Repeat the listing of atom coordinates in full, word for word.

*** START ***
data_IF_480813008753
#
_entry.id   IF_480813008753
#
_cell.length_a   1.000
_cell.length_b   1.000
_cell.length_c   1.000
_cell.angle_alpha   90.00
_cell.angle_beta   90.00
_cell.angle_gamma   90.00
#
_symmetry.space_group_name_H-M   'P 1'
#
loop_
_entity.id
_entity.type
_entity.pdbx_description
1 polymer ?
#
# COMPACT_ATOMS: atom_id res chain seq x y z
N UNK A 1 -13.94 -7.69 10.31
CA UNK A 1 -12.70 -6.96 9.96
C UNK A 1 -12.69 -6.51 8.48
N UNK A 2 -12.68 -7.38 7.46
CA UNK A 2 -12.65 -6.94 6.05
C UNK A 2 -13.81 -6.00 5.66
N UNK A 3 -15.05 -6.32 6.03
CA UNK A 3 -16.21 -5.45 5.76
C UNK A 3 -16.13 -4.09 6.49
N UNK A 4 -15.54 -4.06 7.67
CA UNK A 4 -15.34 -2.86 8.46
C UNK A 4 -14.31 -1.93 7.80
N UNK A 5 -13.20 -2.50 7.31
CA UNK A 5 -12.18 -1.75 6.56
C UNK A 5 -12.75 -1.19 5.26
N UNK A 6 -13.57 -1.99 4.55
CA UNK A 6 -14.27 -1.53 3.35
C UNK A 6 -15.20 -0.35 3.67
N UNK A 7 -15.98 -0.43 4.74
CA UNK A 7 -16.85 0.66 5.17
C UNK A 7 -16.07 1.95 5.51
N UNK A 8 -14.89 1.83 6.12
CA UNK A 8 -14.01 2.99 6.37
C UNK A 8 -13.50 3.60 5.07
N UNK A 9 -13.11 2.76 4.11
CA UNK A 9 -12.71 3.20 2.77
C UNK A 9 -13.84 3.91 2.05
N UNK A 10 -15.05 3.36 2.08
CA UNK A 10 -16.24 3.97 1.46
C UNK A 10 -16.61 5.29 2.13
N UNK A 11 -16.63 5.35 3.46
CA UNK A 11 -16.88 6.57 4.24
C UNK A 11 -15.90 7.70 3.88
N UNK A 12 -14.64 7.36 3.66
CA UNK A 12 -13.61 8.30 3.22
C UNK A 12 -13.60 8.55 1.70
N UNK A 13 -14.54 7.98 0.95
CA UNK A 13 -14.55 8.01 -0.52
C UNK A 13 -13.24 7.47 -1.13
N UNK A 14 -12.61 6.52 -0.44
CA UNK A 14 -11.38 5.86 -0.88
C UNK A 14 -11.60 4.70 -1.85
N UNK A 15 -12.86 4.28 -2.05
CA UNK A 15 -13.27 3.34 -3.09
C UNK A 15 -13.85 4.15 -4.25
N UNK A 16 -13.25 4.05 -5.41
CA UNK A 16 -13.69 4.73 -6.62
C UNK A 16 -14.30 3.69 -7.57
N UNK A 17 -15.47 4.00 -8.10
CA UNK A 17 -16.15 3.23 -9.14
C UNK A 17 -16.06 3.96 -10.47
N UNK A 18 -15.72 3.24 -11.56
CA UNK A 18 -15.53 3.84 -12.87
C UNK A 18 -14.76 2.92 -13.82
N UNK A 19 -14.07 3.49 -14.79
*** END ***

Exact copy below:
data_IF_480813008753
#
_entry.id   IF_480813008753
#
_cell.length_a   1.000
_cell.length_b   1.000
_cell.length_c   1.000
_cell.angle_alpha   90.00
_cell.angle_beta   90.00
_cell.angle_gamma   90.00
#
_symmetry.space_group_name_H-M   'P 1'
#
loop_
_entity.id
_entity.type
_entity.pdbx_description
1 polymer ?
#
# COMPACT_ATOMS: atom_id res chain seq x y z
N UNK A 1 -13.94 -7.69 10.31
CA UNK A 1 -12.70 -6.96 9.96
C UNK A 1 -12.69 -6.51 8.48
N UNK A 2 -12.68 -7.38 7.46
CA UNK A 2 -12.65 -6.94 6.05
C UNK A 2 -13.81 -6.00 5.66
N UNK A 3 -15.05 -6.32 6.03
CA UNK A 3 -16.21 -5.45 5.76
C UNK A 3 -16.13 -4.09 6.49
N UNK A 4 -15.54 -4.06 7.67
CA UNK A 4 -15.34 -2.86 8.46
C UNK A 4 -14.31 -1.93 7.80
N UNK A 5 -13.20 -2.50 7.31
CA UNK A 5 -12.18 -1.75 6.56
C UNK A 5 -12.75 -1.19 5.26
N UNK A 6 -13.57 -1.99 4.55
CA UNK A 6 -14.27 -1.53 3.35
C UNK A 6 -15.20 -0.35 3.67
N UNK A 7 -15.98 -0.43 4.74
CA UNK A 7 -16.85 0.66 5.17
C UNK A 7 -16.07 1.95 5.51
N UNK A 8 -14.89 1.83 6.12
CA UNK A 8 -14.01 2.99 6.37
C UNK A 8 -13.50 3.60 5.07
N UNK A 9 -13.11 2.76 4.11
CA UNK A 9 -12.71 3.20 2.77
C UNK A 9 -13.84 3.91 2.05
N UNK A 10 -15.05 3.36 2.08
CA UNK A 10 -16.24 3.97 1.46
C UNK A 10 -16.61 5.29 2.13
N UNK A 11 -16.63 5.35 3.46
CA UNK A 11 -16.88 6.57 4.24
C UNK A 11 -15.90 7.70 3.88
N UNK A 12 -14.64 7.36 3.66
CA UNK A 12 -13.61 8.30 3.22
C UNK A 12 -13.60 8.55 1.70
N UNK A 13 -14.54 7.98 0.95
CA UNK A 13 -14.55 8.01 -0.52
C UNK A 13 -13.24 7.47 -1.13
N UNK A 14 -12.61 6.52 -0.44
CA UNK A 14 -11.38 5.86 -0.88
C UNK A 14 -11.60 4.70 -1.85
N UNK A 15 -12.86 4.28 -2.05
CA UNK A 15 -13.27 3.34 -3.09
C UNK A 15 -13.85 4.15 -4.25
N UNK A 16 -13.25 4.05 -5.41
CA UNK A 16 -13.69 4.73 -6.62
C UNK A 16 -14.30 3.69 -7.57
N UNK A 17 -15.47 4.00 -8.10
CA UNK A 17 -16.15 3.23 -9.14
C UNK A 17 -16.06 3.96 -10.47
N UNK A 18 -15.72 3.24 -11.56
CA UNK A 18 -15.53 3.84 -12.87
C UNK A 18 -14.76 2.92 -13.82
N UNK A 19 -14.07 3.49 -14.79